Now Trump’s biggest groupies shall descend upon me, and call me bad names, and tell me to GO BACK TO RUSSIA!, and chastise me for not just simply believing in tax cuts for EVERYONE, AND SHRINKING GOVERNMENT, AND ENDING BAD REGULATIONS, AND PUPPIES AND RAINBOWS AND ICE CREAM AND BOOTS UP ASSES RAWWWWW MAWWWWWW AMERICAN EAGLE DESSCENDS UPON EVIL ANTI-AMERICAN TARGET AND RIPS IT TO SHREDS!!!!

      EMPEROR TRUMPIGULA!!!

      ART OF BEING BILLIONS IN DEBT TO BANK OF CHINA! BLOW UP NATIONAL DEBT MOOAAAR!!!

      • 0 avatar
        PrincipalDan

        A year from now he’ll tell us that he was “75% successful in getting the regulations changed/eliminated that his administration went after.”

      • 0 avatar
        Yesac13

        Here’s a clue:

        Take Trump seriously but not literally.

        Too many take him literally but not seriously… Don’t. That way, you underestimate Trump. Don’t. The Democrats took him literally but not seriously and look where they are now.

        It’s too early to call Trump a fool. Let’s wait and see.

        P.S. – if you read a bit about deals – Trump likes to do outrageous then tone it down – ends up at a better place instead of starting too reasonable then get chiseled to something that ends up minimal.

        • 0 avatar
          30-mile fetch

          “Take Trump seriously but not literally.

          Too many take him literally but not seriously”

          I’ve heard this exact analysis from a journalist examining the election and there is probably a lot to it. In that context, he is fascinating to watch and it will be interesting to see how that strategy pans out.

          • 0 avatar

            This kind of action just drives the nails into the coffin for the Democrat party.

            Automakers love Trump. That’s news.

            The bigger news is the budding love affair between auto unions and the new Administration. The positive talk coming from the unions is nothing short of amazing.

            For my entire lifetime, the unions have aligned themselves with the Democrat party. It now looks like they may flip their allegiance. If so, it’s truly the end of the party.

          • 0 avatar
            DeadWeight

            “Automakers love Trump. That’s news.”

            No they don’t. They’re hedging everything b/c they honestly have no idea what is on the horizon, but they will mount a concerted front against Trump (as will other global-oriented businesses) if they see damaging and lasting policy proposals by a Trump Administration. Don’t let auto exec smiles and amorphous statements on day 5 of Trump’s presidency fool you. They want to play nice, allow the Trump some Twitter/talking points (even if not factually true), and see what happens.

            “The bigger news is the budding love affair between auto unions and the new Administration. The positive talk coming from the unions is nothing short of amazing.”

            No it isn’t because it’s not reality as you described it. . The union leaders are also hedging everything b/c they honestly have no idea what is on the horizon. Don’t let union leader smiles and amorphous statements on day 5 of Trump’s presidency fool you. They want to play nice, allow the Trump some Twitter/talking points (even if not factually true), and see what happens.

            “For my entire lifetime, the unions have aligned themselves with the Democrat party. It now looks like they may flip their allegiance. If so, it’s truly the end of the party.”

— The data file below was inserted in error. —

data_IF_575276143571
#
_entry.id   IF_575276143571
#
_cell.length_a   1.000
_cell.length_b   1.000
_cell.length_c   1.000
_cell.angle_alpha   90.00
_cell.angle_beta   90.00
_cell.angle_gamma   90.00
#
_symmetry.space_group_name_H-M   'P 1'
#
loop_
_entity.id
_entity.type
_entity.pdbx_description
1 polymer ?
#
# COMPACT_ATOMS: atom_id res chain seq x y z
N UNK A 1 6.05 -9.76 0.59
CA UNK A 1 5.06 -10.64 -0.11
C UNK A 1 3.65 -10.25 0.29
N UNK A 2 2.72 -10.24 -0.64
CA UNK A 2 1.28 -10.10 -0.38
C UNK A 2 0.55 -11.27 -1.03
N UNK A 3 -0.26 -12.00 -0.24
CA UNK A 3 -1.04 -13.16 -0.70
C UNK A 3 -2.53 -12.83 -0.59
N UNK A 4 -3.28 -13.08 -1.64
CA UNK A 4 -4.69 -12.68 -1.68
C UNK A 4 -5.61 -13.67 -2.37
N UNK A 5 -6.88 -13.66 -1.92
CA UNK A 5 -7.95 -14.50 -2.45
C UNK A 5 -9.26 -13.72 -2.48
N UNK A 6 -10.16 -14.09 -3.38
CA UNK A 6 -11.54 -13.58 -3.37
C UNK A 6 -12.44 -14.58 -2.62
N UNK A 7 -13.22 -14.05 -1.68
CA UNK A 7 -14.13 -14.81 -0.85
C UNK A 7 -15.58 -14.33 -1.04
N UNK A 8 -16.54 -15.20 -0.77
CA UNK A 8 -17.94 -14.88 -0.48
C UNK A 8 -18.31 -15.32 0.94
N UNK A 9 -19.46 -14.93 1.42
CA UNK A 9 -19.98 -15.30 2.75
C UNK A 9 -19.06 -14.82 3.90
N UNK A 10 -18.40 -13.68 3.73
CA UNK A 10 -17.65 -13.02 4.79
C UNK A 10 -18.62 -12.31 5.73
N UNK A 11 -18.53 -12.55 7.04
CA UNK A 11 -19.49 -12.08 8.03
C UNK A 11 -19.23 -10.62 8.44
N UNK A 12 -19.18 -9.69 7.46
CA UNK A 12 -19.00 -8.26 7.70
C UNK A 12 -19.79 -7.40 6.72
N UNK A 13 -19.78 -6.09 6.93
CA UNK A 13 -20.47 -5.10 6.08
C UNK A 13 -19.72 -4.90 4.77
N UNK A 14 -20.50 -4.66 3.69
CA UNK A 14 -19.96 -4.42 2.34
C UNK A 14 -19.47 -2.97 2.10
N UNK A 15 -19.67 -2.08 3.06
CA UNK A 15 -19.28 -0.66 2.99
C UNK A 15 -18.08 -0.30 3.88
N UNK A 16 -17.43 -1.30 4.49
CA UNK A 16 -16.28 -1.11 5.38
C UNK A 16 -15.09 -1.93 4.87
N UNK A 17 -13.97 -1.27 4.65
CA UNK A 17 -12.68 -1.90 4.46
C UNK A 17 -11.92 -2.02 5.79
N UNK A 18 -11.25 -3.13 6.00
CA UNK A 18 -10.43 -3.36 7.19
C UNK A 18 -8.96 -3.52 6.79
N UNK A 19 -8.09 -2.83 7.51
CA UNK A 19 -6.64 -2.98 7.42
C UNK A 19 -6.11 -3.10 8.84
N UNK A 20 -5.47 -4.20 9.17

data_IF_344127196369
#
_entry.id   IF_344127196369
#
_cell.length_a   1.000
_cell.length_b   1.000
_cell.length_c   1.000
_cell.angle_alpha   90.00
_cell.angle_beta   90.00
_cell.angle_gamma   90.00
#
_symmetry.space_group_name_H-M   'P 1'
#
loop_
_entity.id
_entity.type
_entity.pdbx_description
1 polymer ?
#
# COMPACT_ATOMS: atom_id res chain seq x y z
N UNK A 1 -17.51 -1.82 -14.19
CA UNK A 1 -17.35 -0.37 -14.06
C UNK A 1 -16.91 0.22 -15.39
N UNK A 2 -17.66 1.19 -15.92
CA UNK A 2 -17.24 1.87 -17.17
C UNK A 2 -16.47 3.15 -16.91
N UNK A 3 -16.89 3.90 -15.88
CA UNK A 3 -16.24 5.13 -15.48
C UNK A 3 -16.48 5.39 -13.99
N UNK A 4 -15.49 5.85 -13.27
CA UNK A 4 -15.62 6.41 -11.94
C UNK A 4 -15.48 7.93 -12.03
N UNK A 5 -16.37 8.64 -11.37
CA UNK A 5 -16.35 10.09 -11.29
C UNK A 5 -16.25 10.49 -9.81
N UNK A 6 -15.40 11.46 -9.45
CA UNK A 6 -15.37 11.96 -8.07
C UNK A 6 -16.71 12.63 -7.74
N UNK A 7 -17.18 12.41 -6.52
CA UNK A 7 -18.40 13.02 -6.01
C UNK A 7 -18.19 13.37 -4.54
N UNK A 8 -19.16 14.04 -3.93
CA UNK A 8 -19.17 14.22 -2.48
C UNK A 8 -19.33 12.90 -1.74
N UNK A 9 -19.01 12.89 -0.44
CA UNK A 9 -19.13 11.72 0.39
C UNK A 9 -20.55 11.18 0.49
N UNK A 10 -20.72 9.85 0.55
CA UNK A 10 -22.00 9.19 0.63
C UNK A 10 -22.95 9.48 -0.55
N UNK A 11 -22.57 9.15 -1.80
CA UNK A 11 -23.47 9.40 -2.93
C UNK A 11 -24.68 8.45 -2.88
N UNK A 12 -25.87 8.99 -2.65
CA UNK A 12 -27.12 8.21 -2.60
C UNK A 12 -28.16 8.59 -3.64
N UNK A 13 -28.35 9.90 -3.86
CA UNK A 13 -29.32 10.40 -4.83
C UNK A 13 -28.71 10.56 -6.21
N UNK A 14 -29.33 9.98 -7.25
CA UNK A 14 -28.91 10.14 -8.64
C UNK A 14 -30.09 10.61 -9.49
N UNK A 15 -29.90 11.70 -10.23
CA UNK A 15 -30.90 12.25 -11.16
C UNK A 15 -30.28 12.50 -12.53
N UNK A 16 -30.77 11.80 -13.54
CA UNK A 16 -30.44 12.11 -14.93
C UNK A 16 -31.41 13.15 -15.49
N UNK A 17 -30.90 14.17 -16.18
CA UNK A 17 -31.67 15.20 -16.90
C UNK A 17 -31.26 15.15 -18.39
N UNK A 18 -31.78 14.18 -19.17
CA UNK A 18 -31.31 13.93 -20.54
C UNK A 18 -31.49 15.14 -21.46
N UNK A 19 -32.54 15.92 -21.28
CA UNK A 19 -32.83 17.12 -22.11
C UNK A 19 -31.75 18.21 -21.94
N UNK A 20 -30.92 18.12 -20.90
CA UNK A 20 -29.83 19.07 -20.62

To say that your statement is extraordinarily premature, massively naive, incredibly hyperbolic nonsense would be too kind.

          • 0 avatar
            JimZ

            “Automakers love Trump.”

            HAHAHAHAHAHAHAHA what orifice did you extract that from?

        • 0 avatar
          Grenade

          I think this is exactly right, and a great observation.

        • 0 avatar
          VoGo

          In actual fact, Trump received $200M from his father. If he had invested that money in the stock market, he would have $8B today. Instead, Trump CLAIMS to be worth $3B, although he offers no proof.

          THAT is the quality of investor/”businessman” Trump is.

        • 0 avatar
          King of Eldorado

          Yesac13: The problem with “take him seriously but not literally” is that it doesn’t work at the presidential level where, like it or not, “literally” becomes important as a matter of trust. Consider how much flak Obama took over his “You can keep your doctor” promise for the ACA. The vast majority of people who kept their current plan or took the time to research whether their potential new plan included their doctor were happy, but those who bought their existing plan off the back of a matchbook were likely to be disappointed. That is, people expected the statement to be literally true, and screeched about it for the next several years when it turned out there were exceptions. Same with Obama’s Syrian “red line”: even though his more diplomatic approach resolved the specific issue relatively painlessly, people expected him to rain holy hellfire on Syria immediately, and gave him endless grief for not doing so.

      • 0 avatar
        TOTitan

        DW I agree with you completely. It still makes me crazy that seemingly smart people, like the Baruth brothers for example, support Trump when it is blatantly obvious to anybody with functioning grey matter that Trump just makes up bullshit as he goes along. Facts are something he pulls out of his ass, and by his own admission he doesnt even f***ing read. The thing that scares me the most is that this unread imbecile has the potential to tank the whole worlds economy. I am going to protect my family as much as possible by basically checking out. I bought ten acres in CO, Im selling my home in CA, and will use the proceeds to build a new home so that by the end of the year I will be completely debt free. I hate to be pessimistic and stop working ahead of schedule but for now it is pragmatic to do so.